During his time in the U.S. Senate he was the chairman of the Committee on Finance (1849-1850), Committee on Manufactures (1845-1849), and the Committee on Private Land Claims (1849-1851). Notably, President Pierce nominated him for the position of Collector of the Port of New York in 1853, but Dickinson declined the position. In that same year, he was highly favored to be the Democratic presidential nominee, but withdrew from the race in favor of General Lewis Cass. Between the years of 1852-1861, he was less active in the political realm, but was believed to have delivered over one hundred speeches on salient issues and presidential candidates during this time. He received his Doctorate in Law from Hamilton College in New York in 1858. In 1861 he was elected the Attorney-General of New York State. He accepted the position of the United States Commissioner for the final settlement of the Hudson Bay and Puget Sound agricultural claims. After being appointed by President Lincoln, he served as the United States attorney for the southern district of New York until his death on April 12, 1866.

Dickinson married Lydia Knapp in 1822. They had four children: Manco C. Dickinson, Virginia E. Dickinson Murray, Lydia L. Dickinson Courtney, and Mary S. Dickinson Mygatt. They are all buried in Spring Hill Cemetery, in Binghampton, New York.

As a politician, Dickinson was known best for his participation in Henry Clay’s “Committee of Thirteen,” which earned him commendation and respect from both the North and the South before and during the Civil War. His political views were conservative, with an emphasis on state rights and the Constitution. Dickinson worked for compromise until the war was declared, at which point he was strictly pro-Union and sought to prevent party infighting to bring the war to a quick end. In regard to slavery, he held a non-interference view and supported the Territories’ right to choose for themselves whether to allow or ban the practice as they formed. He opposed the Wilmot Proviso and the Clayton-Bulwer Treaty, and supported the annexation of Texas, the occupation of Oregon, and the Mexican war. His oratorical skills were commended across the nation both during and after his life. Many of his works were collected by his brother John Dickinson in Speeches, Correspondence, Etc., of the Late Daniel S. Dickinson, of New York. This title can be found in the Newberry.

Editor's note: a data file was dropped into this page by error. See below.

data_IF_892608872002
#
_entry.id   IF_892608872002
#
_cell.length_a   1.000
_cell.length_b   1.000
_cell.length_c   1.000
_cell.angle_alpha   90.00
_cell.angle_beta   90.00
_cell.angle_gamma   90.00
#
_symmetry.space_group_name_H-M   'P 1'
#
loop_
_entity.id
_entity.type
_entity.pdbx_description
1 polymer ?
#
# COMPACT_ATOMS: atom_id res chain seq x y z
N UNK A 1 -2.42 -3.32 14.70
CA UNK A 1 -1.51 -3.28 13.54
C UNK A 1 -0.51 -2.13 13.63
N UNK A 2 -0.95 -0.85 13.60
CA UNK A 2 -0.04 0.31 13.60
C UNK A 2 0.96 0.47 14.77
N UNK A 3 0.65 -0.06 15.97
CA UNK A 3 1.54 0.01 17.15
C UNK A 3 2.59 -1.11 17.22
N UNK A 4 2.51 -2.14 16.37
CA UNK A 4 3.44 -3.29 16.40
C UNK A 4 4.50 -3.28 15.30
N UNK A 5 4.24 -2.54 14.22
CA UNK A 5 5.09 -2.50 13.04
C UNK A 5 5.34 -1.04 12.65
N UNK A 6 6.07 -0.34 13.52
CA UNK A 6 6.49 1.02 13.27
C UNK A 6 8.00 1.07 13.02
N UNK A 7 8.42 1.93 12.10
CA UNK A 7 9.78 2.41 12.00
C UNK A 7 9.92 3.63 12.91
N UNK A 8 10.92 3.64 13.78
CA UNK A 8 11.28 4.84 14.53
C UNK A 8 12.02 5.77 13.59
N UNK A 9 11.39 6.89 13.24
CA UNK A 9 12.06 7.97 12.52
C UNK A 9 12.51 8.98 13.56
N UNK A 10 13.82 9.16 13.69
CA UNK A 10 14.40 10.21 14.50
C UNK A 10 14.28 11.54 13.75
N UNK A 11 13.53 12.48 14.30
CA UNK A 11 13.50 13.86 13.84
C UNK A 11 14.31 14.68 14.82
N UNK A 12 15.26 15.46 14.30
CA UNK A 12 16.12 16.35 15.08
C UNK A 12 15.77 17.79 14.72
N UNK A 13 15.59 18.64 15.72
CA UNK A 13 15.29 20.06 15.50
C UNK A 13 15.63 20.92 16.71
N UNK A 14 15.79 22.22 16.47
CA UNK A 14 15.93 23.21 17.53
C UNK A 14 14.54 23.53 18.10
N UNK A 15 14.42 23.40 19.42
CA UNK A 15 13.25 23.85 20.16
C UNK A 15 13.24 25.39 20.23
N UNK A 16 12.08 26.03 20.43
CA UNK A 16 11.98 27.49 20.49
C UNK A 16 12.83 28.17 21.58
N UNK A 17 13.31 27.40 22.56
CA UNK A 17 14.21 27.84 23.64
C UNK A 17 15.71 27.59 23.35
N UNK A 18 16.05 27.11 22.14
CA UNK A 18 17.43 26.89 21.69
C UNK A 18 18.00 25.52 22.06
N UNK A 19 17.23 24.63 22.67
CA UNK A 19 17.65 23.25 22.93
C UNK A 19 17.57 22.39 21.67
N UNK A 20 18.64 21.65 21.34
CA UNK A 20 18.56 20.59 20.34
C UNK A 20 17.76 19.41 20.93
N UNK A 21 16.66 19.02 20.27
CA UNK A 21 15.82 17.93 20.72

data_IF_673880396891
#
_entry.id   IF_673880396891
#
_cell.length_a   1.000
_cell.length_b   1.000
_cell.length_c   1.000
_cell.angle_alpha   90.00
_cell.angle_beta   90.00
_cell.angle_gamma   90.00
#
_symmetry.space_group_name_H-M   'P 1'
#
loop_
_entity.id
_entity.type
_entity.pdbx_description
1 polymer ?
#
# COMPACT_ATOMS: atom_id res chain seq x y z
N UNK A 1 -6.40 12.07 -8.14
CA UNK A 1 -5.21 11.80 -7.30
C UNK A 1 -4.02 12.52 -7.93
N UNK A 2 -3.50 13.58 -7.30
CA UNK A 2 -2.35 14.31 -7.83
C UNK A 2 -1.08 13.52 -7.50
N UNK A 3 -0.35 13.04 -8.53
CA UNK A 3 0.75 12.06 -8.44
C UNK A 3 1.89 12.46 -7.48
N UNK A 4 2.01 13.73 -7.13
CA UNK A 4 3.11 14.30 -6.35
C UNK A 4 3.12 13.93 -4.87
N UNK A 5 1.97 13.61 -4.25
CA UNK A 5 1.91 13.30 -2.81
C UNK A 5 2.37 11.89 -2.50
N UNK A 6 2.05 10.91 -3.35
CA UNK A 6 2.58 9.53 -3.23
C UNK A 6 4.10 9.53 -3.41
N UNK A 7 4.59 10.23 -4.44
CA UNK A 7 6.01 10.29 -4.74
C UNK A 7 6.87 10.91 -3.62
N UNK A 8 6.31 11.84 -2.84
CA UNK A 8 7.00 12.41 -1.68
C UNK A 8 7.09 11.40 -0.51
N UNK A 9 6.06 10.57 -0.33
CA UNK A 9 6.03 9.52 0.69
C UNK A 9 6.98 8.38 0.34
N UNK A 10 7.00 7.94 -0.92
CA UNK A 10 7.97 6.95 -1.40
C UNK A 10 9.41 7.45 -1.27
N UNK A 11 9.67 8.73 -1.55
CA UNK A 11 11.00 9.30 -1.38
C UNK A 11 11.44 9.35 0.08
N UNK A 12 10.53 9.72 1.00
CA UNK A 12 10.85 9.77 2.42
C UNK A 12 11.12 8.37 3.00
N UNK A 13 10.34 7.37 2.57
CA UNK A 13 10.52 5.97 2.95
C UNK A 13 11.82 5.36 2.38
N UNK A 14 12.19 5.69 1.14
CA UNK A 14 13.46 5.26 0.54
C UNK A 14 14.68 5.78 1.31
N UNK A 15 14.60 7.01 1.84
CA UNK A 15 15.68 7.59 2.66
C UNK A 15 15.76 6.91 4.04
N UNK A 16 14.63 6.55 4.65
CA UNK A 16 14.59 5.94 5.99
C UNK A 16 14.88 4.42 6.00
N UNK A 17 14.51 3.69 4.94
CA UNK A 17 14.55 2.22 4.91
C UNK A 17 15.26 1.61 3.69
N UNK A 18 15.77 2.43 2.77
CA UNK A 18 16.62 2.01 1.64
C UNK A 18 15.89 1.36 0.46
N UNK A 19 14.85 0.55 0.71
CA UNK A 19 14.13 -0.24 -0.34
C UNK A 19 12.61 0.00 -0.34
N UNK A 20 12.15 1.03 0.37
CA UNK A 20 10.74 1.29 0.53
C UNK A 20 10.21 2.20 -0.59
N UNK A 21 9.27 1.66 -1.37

2 Linear Feet (2 oversize boxes)


Daniel S. Dickinson was a prominent Civil War politician from New York, a conservative Democrat who worked toward compromise before the war began. During the war, he sought to quash Union internal political disagreement and after the war he remained in politics. He was commended by the public and politicians on both sides of the conflict for his oratorical skills and genial manner. This collection is mainly composed of correspondence to that effect, as well as some letters on the subjects of the war and of slavery, from people such as Daniel Webster, Henry Clay, William H. Seward and Lewis Cass.


Materials arranged by format and thereunder recipient and sender.

Collection Stack Location

1 39 2


Bequest, Tracy Dickinson Mygatt, 1974.

Processed by

Jessica Xi, 2019.

Inventory of the Daniel S. Dickinson Papers, 1799-1892, bulk 1830-1860
Jessica Xi and Emily Richardson
Language of description
Script of description

Repository Details

Part of the The Newberry Library - Modern Manuscripts and Archives Repository

60 West Walton Street
Chicago Illinois 60610 United States